Simple Resume Template

There is so much information available about how to make a resume you can be left overwhelmed and confused. Knowing how resumes are selected can help you. Resumes are selected based on the criteria of qualifications, formatting, correct spelling, font sizes and so on. However, the number one reason why resumes are selected is not known by most job hunters and at one time was a great mystery to me.

While most of this next story is about common sense, this is what led to my discovery of the number one reason resumes are selected. Here is a true story that about how resumes are chosen that I hope helps you learn how to make a resume that gets chosen.

James dow was a manager for a software company in the Midwest. When he received over tonnes of resumes in five days for one IT management opening, he called me and requested my experience to assist him in screening the candidates. James had advertised nationally for a local position. I asked him to have all one thousand one hundred twelve resumes he received available for our appointment. When I arrived, Jim directed me to a conference room with a table completely covered by stacks of envelopes. Consider checking Resume examples for your reference.

“I have one thousand one hundred twelve hard copy and digital resumes. You can see my quandary. I don’t have time to read all of these. I need somebody within two weeks.” James said as he scratched his head in puzzlement.

“This seems harder than the days when we couldn’t get enough qualified candidates. Will you show me what you would do?” he questioned.

“First could you please get me a couple of large boxes and mark rejected on them for me?” I replied.

Stylish Resume Template

Scenario: Employers have A and B resume piles, and sometimes C. A could be for accepted and B could stand for Bad, and C might stand for can, as in trash Can. The C pile can also be the D pile – D is for Delete.

Jim came back with two four-foot high boxes.
“Now what?”

“Just keep count for me.” I immediately went to work, opening, sorting, and dropping resumes in the boxes.

“How are you making decisions so quickly?” he asked.

“I don’t want any resumes that have staples, have been placed in fancy binders, or are oddly folded.”

“Why you’re not even opening some. Do you have x-ray vision?” Jim queried.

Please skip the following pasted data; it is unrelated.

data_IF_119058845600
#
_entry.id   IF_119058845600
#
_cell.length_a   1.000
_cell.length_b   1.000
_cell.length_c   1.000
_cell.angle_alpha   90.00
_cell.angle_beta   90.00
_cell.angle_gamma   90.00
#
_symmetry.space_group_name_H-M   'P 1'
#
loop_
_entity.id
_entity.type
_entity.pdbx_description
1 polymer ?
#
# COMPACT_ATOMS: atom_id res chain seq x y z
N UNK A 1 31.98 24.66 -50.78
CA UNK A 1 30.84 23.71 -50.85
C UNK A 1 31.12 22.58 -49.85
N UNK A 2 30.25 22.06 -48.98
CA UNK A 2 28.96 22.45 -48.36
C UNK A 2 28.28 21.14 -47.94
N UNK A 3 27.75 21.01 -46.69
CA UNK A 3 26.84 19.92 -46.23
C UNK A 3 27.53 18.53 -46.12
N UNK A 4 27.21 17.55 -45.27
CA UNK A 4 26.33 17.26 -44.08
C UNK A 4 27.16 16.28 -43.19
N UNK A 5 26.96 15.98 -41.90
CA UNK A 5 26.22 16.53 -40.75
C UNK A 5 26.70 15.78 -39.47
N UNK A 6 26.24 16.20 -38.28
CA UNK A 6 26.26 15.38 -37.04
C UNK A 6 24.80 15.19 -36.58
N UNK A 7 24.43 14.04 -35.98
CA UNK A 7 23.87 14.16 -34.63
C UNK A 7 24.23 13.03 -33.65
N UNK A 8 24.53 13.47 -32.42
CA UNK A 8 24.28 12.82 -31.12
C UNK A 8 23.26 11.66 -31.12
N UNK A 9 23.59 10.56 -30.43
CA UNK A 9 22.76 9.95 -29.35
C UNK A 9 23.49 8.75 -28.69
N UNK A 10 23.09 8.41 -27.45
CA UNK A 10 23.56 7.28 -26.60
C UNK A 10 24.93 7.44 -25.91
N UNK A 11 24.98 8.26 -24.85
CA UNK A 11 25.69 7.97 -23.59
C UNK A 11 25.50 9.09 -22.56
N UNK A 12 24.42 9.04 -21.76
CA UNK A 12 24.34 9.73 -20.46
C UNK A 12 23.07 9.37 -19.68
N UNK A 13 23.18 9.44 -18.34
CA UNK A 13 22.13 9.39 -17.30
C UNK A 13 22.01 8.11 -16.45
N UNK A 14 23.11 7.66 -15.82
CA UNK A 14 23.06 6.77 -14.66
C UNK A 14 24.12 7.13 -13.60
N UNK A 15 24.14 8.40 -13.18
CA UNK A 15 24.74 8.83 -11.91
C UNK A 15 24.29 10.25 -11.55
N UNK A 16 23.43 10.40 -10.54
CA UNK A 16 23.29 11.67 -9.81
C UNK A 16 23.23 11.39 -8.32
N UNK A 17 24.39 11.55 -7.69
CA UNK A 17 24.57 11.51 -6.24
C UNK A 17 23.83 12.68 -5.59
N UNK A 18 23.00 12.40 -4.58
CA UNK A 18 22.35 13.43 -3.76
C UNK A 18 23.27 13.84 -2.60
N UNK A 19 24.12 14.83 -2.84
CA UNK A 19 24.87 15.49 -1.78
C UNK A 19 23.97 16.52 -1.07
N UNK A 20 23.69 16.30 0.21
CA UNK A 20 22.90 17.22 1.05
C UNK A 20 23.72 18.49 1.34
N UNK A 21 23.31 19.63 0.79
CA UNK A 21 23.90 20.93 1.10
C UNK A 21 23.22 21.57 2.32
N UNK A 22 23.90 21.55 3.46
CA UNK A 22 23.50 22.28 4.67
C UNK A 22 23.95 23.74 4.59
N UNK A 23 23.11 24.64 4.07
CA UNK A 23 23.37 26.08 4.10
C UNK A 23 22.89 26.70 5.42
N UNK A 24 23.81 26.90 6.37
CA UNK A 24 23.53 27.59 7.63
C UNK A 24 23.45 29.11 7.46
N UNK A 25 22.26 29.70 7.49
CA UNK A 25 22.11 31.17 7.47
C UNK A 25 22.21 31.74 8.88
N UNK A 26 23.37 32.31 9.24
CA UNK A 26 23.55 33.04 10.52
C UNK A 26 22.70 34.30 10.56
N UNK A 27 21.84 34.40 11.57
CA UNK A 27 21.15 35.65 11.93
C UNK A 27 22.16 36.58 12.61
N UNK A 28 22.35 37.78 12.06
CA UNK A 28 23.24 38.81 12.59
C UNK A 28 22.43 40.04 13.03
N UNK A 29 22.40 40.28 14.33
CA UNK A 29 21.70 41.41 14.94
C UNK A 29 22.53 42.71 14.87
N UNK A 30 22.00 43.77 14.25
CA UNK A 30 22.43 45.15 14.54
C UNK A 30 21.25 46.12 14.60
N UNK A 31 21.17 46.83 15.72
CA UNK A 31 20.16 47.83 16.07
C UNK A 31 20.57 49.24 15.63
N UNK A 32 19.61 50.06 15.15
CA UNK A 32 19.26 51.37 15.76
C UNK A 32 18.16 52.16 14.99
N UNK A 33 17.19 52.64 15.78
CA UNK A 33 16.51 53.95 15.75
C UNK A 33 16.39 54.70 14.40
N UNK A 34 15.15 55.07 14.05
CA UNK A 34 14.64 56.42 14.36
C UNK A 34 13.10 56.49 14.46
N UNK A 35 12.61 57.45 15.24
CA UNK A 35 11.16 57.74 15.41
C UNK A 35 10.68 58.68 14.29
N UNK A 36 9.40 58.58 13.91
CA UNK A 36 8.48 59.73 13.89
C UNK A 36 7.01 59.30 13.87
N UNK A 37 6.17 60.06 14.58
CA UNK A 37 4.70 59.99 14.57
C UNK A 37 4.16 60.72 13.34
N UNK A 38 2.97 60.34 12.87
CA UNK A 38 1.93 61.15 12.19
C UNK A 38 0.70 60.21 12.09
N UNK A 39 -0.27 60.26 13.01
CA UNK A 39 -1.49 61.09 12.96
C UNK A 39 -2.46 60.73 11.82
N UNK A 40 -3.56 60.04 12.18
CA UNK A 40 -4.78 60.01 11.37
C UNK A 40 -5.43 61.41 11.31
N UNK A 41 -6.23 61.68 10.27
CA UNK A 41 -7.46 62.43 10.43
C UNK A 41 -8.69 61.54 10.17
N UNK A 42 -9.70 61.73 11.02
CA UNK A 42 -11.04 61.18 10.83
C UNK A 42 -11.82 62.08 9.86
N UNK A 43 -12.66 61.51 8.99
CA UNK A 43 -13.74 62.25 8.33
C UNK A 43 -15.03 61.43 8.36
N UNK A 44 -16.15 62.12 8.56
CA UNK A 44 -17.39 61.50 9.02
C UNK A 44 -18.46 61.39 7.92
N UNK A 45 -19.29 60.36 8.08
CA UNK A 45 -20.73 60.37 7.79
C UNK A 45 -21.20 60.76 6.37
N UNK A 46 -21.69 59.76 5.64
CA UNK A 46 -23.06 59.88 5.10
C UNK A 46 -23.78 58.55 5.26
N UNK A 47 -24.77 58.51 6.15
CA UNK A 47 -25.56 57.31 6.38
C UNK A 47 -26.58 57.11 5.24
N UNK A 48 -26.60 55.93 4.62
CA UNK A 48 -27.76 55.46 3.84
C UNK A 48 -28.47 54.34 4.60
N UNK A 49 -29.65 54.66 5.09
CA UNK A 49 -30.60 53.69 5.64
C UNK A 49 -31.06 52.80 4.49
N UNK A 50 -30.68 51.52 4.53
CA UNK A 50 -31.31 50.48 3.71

“Was your name and company name in your ad?“


“Were they both spelled correctly?”

“Yes, I check our ads,” Jim answered.

“Then do you want someone running your IT department who can’t get the answer right even when it’s been given to them?”

“No of course not!” Jim smiled.

Scenario: There are two misspellings that will eliminate you faster than any other:
1. the company’s name
2. the contact’s name

No one likes to see his or her name misspelled, especially if all someone has to do is copy the name from a job posting. If you do not have the correct spelling, call the company and ask the receptionist or anyone you can talk to for the proper alphabet symbols and sequence.

Scenario: Some resumes are never opened. Poor packaging, such as cramming a resume into an envelope that is too small, folding or stapling the resume, a sloppy written address, or resumes sent in the wrong software format could disqualify you. Digital resumes in a less common file format are also rejected.

Avoid These Ten Biggest Resume Mistakes

1. Resume has been folded. Use a 9×12” envelope.
2. Address has been handwritten. Sometimes illegible writing causes delivery failure or delay or writing becomes smeared. Use a computer label or typewriter.
3. Insufficient postage.
4. Staples – Do not use staples.
5. No cover letter.
6. Misspelled or incorrect address, contact, or department.
7. Resume has been placed in some sort of binder. This will most often work against you because your resume does not fit easily into the file or pile of other resumes and becomes misplaced.
8. Odd sized paper other than 8.5 x 11”.
9. Cover letter paper is different than the resume.
10. Cover letter or resume is on personal or decorative stationary.

How to Make a Resume Feel Right

How many times after we get a job do we go back and read the resume that got us the job? I know nobody who does this. Until we need a job again, we don’t even think about our resume.